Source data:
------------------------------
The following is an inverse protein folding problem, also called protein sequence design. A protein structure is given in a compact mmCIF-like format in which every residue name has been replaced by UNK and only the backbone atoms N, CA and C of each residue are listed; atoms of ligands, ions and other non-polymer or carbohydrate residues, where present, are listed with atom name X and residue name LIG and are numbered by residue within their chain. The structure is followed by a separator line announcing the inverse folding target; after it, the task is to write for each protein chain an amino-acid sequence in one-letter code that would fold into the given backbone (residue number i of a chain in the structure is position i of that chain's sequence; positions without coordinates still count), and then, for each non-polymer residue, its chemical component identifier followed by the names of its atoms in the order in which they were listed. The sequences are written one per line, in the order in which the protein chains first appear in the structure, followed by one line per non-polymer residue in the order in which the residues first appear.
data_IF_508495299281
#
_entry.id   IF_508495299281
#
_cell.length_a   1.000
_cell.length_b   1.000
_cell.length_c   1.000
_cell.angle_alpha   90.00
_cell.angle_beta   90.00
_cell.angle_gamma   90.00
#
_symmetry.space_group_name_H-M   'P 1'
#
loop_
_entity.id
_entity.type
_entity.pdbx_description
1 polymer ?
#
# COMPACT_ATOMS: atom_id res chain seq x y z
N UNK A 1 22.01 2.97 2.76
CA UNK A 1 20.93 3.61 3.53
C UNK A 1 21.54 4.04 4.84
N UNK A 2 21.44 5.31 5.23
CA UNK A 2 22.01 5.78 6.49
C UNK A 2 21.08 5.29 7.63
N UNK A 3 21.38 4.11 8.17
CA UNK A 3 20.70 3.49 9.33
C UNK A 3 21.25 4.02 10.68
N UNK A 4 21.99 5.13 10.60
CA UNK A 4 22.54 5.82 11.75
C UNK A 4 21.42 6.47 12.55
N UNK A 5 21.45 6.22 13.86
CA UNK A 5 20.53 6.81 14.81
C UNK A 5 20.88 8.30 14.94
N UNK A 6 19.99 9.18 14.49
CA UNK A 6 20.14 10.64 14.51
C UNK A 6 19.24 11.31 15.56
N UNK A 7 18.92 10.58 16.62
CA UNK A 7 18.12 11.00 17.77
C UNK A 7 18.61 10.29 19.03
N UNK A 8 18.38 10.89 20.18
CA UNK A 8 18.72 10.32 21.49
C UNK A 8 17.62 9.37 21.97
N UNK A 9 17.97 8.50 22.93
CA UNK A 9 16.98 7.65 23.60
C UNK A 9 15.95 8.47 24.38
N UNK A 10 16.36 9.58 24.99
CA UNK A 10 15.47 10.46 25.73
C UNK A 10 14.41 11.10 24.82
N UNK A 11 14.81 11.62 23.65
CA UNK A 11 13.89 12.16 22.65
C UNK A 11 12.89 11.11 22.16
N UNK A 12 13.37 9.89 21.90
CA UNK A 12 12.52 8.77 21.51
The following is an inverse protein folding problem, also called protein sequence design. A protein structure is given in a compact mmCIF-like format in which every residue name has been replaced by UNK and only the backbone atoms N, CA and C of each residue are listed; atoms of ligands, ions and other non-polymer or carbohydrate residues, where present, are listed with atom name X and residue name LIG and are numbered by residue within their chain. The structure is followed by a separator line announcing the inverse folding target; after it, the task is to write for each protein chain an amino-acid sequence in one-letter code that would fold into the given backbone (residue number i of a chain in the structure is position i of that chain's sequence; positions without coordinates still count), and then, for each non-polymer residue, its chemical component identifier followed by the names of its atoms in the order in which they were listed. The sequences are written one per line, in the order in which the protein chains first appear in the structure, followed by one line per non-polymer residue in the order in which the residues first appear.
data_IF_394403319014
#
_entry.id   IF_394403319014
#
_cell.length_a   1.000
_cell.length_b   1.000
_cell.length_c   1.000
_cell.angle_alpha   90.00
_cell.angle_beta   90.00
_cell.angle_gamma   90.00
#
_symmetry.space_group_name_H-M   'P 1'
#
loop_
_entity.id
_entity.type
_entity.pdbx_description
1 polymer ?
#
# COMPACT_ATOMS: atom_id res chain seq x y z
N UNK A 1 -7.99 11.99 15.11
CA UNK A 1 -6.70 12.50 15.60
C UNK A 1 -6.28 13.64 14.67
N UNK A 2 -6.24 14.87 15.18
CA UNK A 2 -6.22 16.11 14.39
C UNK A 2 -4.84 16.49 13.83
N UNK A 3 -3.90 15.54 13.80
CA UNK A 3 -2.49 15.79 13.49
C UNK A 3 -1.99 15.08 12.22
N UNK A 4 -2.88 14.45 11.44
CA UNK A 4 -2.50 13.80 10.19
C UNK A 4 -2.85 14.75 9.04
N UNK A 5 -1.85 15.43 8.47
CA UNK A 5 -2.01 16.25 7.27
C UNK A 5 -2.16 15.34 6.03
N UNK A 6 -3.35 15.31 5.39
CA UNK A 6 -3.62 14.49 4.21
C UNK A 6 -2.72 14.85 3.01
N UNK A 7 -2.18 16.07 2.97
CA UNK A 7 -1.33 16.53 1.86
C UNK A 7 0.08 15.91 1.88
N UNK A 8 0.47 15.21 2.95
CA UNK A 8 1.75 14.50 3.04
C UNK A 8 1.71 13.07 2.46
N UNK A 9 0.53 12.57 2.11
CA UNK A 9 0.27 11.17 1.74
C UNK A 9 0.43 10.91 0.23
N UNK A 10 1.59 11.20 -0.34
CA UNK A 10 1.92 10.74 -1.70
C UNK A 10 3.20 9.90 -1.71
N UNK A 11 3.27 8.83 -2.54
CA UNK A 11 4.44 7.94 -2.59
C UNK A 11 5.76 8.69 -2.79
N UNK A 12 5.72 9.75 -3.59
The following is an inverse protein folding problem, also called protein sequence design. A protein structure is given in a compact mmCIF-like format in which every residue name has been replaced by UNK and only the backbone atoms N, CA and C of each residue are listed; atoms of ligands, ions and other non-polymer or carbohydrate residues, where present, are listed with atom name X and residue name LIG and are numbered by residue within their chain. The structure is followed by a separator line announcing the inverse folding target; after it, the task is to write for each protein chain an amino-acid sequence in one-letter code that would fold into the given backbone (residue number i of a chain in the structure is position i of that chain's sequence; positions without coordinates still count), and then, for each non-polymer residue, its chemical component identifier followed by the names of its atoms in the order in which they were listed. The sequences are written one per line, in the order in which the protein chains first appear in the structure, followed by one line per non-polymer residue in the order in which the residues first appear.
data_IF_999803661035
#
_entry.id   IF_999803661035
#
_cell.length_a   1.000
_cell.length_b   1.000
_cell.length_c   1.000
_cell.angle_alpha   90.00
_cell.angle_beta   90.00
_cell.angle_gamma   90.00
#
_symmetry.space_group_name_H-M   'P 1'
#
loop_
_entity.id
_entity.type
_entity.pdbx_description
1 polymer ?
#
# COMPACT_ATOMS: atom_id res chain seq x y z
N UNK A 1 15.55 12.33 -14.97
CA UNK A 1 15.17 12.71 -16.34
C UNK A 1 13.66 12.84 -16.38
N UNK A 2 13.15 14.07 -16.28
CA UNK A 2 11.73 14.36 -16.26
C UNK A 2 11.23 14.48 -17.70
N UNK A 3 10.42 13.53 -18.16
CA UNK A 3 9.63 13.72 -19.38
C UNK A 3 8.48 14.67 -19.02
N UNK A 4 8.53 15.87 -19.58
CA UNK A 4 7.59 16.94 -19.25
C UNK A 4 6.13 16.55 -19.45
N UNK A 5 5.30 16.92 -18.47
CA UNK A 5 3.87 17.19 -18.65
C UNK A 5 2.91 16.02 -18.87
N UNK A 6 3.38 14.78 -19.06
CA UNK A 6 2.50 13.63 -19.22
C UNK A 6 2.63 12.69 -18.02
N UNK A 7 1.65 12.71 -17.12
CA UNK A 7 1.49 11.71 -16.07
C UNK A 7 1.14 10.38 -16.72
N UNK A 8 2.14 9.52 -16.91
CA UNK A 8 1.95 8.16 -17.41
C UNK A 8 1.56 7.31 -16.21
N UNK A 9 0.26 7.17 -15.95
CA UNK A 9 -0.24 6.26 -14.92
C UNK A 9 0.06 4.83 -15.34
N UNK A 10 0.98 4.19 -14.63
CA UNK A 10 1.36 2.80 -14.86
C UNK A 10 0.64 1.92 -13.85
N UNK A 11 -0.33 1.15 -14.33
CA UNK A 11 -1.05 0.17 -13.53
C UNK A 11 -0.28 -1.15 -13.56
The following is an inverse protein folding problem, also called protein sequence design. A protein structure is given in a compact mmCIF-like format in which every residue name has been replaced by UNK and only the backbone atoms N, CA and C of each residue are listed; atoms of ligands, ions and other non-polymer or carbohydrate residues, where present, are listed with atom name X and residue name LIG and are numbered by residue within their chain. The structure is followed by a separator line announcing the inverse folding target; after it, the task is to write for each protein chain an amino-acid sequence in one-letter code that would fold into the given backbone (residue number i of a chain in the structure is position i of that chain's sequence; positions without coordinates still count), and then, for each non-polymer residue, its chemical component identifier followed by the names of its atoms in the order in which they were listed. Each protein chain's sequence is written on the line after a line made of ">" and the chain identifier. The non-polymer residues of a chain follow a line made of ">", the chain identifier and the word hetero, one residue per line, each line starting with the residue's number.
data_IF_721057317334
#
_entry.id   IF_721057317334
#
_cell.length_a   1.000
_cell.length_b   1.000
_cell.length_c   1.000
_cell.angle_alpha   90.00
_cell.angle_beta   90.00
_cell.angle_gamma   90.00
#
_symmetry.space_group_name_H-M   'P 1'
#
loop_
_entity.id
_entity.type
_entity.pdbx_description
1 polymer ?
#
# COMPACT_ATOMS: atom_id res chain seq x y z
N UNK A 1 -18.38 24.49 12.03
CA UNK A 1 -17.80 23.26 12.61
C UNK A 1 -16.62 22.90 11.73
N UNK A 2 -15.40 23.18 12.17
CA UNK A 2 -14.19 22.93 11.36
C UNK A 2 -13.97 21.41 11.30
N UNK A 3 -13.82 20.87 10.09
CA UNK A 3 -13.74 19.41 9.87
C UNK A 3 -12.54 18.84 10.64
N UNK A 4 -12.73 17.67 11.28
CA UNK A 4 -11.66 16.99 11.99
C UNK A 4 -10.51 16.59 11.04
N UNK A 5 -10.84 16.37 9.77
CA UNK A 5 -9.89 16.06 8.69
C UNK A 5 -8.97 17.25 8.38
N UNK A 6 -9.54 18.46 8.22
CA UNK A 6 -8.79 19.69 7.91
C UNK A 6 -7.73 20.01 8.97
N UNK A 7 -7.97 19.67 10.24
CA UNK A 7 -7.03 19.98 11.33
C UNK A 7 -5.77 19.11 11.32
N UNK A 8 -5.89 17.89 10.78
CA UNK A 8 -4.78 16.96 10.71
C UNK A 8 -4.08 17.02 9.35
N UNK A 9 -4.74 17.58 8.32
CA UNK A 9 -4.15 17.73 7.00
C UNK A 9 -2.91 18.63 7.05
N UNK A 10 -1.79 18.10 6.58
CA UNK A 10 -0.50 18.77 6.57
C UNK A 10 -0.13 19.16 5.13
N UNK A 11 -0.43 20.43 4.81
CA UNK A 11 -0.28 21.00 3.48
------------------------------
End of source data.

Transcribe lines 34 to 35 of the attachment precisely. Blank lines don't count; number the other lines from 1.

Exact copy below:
N UNK A 5 21.45 6.22 13.86
CA UNK A 5 20.53 6.81 14.81